The Philippines' rich history of ethnic traditions, colonial eras, and post-war culture is reflected in the structures of shelter, religion, community, and government. Indeed, local architecture has been shaped by these various time periods and influences. Today, these different design styles continue to coexist in the country - showcasing the beauty of honoring history through the conservation of historical landmarks and builds, all while introducing modern designs that take the environment to the new age.
From bahay kubos to Baroque-style structures and brutalist builds, the Philippines is a country proud to showcase different design styles and architectural aesthetics in its streets. Here's a rundown of the five major periods that have significantly dictated architectural history and design in the Philippines.
Traditional and Ethnic Builds
The bahay kubo is presumably the quintessential piece of Filipino architecture. These lowland structures were made with the local nipa and were designed on stilts to be easily transported to new areas when communities would migrate post-harvest. These kubos were typically rectangular in make, and housed all the essential functions a family would need in shelter. In certain parts of the country like Batanes, the bahay na bato was a popular option for housing - as it withstood most weather conditions and proved to be more permanent as Filipinos began to settle. Specific to certain cultures were the one-room, pyramid-shaped fale of the mid-land Ifugaos, the sea-located, stilted houses of the Badjaos, and the torogan for chieftains of Muslim Mindanao.
Today, many homes are still designed with the characteristics of these traditional builds in mind. Stone (bato) construction is still a prevalent take on housing in typhoon-ridden areas, while ethnic designs still exist in certain provinces and towns that work to preserve their local cultures.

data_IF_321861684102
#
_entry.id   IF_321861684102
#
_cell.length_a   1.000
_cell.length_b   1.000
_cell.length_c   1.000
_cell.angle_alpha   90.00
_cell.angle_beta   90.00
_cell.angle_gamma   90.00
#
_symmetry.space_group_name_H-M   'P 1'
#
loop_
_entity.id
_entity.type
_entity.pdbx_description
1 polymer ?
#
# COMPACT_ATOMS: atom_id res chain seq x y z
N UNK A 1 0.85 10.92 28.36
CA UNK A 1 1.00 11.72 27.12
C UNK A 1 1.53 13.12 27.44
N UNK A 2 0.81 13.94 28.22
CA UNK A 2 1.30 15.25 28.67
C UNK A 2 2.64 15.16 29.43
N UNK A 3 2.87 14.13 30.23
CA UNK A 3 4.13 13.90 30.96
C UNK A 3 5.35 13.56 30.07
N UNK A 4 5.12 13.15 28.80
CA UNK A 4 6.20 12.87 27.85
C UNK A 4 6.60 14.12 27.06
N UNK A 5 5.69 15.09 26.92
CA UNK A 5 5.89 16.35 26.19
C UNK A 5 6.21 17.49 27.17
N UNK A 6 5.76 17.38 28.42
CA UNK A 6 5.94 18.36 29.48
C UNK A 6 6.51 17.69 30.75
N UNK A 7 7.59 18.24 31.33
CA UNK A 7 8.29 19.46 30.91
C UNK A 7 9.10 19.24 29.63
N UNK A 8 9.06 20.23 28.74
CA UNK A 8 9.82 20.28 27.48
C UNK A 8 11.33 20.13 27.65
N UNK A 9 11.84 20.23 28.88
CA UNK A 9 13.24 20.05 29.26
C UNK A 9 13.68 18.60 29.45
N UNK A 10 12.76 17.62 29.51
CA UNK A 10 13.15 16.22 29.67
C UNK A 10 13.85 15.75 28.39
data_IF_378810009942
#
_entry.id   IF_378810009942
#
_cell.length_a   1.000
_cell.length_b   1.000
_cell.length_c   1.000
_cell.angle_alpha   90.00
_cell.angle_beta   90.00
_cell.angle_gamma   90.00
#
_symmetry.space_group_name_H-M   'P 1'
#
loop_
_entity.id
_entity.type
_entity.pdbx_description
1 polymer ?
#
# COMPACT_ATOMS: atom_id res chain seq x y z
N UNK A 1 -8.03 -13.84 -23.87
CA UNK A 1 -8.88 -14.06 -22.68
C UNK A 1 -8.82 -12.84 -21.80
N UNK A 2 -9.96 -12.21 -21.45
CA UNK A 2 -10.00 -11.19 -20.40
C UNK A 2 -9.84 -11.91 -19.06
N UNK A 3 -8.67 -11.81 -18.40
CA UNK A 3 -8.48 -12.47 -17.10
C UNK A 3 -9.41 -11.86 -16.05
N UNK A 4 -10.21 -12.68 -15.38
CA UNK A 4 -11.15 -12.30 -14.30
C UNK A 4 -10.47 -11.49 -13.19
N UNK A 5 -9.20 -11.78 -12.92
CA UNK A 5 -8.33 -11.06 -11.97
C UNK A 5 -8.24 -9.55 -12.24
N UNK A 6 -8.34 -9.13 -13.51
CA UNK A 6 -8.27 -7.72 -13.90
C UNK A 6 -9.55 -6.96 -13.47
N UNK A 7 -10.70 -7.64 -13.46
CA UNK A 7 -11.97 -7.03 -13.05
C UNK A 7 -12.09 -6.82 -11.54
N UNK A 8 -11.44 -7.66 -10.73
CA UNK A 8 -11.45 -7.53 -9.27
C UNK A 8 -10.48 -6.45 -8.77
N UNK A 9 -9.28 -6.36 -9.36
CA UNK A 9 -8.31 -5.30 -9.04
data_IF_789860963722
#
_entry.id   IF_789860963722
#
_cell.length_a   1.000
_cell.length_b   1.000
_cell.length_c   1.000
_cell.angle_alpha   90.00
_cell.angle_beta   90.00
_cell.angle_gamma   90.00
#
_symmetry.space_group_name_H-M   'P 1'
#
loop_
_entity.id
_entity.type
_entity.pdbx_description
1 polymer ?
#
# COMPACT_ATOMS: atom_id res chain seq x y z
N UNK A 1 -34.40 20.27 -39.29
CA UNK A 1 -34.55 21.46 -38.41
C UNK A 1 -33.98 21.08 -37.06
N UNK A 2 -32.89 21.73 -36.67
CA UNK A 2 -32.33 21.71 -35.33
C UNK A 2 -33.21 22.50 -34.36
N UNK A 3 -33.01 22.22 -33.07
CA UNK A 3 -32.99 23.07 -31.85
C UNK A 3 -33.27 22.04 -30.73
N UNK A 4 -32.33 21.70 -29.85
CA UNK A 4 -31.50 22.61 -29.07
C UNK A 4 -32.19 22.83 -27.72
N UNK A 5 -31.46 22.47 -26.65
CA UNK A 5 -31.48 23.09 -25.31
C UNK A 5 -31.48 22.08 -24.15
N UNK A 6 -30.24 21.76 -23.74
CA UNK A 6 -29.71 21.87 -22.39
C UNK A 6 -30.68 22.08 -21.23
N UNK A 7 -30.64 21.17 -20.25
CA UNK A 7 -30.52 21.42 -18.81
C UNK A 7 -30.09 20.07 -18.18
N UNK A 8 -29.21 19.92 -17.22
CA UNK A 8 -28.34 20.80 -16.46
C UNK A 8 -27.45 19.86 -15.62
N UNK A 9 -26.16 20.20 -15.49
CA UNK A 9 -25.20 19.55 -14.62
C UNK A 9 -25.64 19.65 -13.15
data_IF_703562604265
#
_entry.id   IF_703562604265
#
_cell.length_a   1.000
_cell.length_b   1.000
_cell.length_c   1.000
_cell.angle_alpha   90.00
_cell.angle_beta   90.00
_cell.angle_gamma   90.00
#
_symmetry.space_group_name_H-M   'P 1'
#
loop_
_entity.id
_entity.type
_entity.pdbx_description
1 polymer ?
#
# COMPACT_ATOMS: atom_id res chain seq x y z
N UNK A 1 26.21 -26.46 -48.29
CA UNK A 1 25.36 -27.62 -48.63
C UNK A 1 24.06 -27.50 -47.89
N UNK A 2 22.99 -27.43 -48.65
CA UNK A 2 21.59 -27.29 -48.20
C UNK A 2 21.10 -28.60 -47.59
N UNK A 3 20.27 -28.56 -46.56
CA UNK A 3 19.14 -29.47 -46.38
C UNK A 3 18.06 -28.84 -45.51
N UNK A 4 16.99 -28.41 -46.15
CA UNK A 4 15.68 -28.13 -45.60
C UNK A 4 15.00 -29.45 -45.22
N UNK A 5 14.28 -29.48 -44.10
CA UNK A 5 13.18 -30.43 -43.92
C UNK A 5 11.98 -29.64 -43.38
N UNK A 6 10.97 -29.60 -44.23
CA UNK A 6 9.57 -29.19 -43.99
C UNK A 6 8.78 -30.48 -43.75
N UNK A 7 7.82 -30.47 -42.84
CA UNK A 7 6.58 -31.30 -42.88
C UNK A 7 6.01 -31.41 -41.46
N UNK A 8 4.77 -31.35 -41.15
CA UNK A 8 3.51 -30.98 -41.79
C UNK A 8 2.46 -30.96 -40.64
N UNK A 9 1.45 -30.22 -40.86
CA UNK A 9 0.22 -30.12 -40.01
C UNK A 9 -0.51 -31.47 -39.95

Spanish Colonial Architecture
You can't talk about Philippine history without talking about Spanish colonial rule. Spanning over 300 years and beginning in the 16th century, this historical period influenced all aspects of Filipino life, including architecture and design. The Spaniards brought their ideas of township and erected buildings and structures reflecting the societal pillars of the times - cathedrals for Catholic religion, government buildings for political life, and housing fit for the foreigners who migrated to Manila.
Spaniards introduced Antillean style and adapted it to the Philippines' tropical climate, thereby creating localized versions of European-designed architecture. Most constructions were monotonous in their brick builds, but were made unique by exterior ornaments, i.e. classic elements in Corinthian, Doric, or Baroque style infused with local motifs like inscriptions or carvings pertaining to lush vegetation and local fauna.
Today, you can find many of these ancient churches and structures still erect across the country. Some notable pieces of architecture are the San Agustin Church in Manila, Calle Crisologo in Ilocos Sur, and Intramuros or the Walled City. Antillean and Baroque styles continue to influence particular designs in the country, mostly in relation to conservation and restoration of Philippine historical sites.
American Rule and Western Styles